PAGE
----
How are labels made?

 In industrial environments, thermal transfer printers are one of the most commonly used methods of making labels. These printers are able to create high quality labels that withstand light, heat, water, and abrasion, and which can include text, images, and barcodes. Thermal transfer printing is typically the preferred printing method due to its ability to produce long-lasting and durable labels, and it is particularly well known for its smear-proof images and resistance to fading.

Thermal Transfer Printing

The thermal transfer process creates labels by running a wax or resin-based ribbon through a printer and using heat to melt this “ink” ribbon onto a medium such as paper or vinyl tape in a specific pattern in order to produce an image. The main component of a thermal transfer printer is its printhead, which is made up of small heating pins, each of which represents a single pixel of the image. This printhead is controlled and it is predetermined which heating pins will be activated to form the specific picture, whether it’s a barcode or OSHA-compliant pictogram. The selected pins heat and cool in a rapid manner, which melts the wax or resin and transfers it onto the blank label surface.

Once created, each label will have different layers which serve their own specific functions. In general, labels have three distinct components:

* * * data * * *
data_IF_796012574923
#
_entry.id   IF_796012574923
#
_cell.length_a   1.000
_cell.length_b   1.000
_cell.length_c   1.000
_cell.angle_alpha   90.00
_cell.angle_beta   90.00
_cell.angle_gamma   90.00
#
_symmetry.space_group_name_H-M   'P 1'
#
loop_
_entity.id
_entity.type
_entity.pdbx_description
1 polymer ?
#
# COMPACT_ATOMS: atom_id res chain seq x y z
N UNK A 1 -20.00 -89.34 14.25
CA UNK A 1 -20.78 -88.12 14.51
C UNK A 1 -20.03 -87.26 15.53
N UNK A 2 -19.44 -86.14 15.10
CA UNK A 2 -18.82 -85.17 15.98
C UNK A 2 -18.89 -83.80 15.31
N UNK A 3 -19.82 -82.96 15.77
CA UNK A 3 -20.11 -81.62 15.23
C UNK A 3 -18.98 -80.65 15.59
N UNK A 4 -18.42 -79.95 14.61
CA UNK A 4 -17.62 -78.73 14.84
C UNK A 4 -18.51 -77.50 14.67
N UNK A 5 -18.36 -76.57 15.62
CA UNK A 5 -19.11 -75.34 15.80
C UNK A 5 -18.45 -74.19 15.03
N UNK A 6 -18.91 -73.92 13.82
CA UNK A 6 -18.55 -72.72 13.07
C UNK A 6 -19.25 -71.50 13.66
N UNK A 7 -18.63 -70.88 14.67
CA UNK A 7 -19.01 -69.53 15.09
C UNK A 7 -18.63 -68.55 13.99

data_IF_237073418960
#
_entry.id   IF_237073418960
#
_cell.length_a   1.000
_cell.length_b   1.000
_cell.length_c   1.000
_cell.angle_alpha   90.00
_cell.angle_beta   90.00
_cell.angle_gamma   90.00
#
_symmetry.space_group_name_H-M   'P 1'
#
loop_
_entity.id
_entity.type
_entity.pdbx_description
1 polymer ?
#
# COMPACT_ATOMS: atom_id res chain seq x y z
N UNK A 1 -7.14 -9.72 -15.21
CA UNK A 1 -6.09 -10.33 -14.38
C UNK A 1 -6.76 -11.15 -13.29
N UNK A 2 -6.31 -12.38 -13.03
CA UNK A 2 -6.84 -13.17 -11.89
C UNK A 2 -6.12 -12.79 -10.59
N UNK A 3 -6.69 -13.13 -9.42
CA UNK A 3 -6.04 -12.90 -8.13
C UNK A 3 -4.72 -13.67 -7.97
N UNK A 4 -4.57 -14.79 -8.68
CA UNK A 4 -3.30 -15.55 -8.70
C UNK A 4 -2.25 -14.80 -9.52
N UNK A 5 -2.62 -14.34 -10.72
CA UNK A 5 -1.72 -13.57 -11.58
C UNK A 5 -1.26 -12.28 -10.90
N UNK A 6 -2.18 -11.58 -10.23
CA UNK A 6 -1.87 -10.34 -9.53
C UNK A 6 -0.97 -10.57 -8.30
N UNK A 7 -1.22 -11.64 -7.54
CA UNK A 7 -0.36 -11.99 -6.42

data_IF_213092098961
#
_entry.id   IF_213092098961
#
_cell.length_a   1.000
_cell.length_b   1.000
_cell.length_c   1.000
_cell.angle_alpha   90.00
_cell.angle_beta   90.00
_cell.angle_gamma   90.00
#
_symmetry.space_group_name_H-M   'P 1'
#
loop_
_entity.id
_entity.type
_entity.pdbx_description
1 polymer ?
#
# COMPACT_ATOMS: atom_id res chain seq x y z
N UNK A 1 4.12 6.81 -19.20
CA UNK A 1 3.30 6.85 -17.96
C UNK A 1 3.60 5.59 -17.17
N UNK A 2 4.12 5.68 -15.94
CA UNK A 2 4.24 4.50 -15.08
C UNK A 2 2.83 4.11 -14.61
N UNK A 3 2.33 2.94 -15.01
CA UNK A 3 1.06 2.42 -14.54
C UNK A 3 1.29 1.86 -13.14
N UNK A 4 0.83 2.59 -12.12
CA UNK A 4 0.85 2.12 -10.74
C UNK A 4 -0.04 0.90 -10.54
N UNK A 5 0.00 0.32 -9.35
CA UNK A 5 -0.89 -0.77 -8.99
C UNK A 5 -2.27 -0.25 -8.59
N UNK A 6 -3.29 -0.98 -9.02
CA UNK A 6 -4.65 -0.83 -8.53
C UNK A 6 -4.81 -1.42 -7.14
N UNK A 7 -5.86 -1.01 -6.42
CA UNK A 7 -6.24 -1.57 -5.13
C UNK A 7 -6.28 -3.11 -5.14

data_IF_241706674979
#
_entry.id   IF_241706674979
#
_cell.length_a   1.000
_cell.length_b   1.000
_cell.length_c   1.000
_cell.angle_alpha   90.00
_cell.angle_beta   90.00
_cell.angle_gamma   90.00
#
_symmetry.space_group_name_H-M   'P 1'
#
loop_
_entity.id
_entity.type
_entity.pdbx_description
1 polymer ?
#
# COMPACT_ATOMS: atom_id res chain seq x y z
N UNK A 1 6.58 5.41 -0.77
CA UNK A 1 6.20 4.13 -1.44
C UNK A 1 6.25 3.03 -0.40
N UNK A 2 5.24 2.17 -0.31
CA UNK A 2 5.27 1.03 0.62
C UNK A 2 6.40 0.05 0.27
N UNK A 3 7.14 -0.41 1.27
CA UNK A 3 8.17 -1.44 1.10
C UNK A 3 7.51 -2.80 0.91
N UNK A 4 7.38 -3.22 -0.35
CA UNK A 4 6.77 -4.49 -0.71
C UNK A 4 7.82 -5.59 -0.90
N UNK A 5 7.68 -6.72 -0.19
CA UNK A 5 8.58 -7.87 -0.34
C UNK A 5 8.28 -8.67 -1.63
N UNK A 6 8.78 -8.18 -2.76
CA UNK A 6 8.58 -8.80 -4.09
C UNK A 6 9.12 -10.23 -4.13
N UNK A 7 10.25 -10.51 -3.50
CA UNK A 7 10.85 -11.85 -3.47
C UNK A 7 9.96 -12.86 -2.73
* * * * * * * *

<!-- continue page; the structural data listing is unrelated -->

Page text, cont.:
• The facestock, which receives the intended picture, text, or barcode. Although paper is most widely used for facestock, plastic film such as polypropylene is also popular. Vinyl is the most durable and resistant material for facestock.
  • The adhesive, which lies underneath the facestock and is what enables the label to stick to the surface it’s applied to. How well an adhesive performs depends entirely on the surface; there are adhesives designed for specific applications, including for use on oil surfaces, freezers, direct food contact, or within harsh environments.
  • The coating (or topcoat). This is applied to the top of the facestock and influences the print receptivity, as well as how resistant the label is to moisture. Typically, labels have more than one coating and there are a variety of coatings available for virtually any application.

For many facilities, thermal transfer printers are their go-to solution for high quality labels that will be able to withstand harsh industrial environments. The labels from this type of printer are well known for their durability and long-lasting applications.


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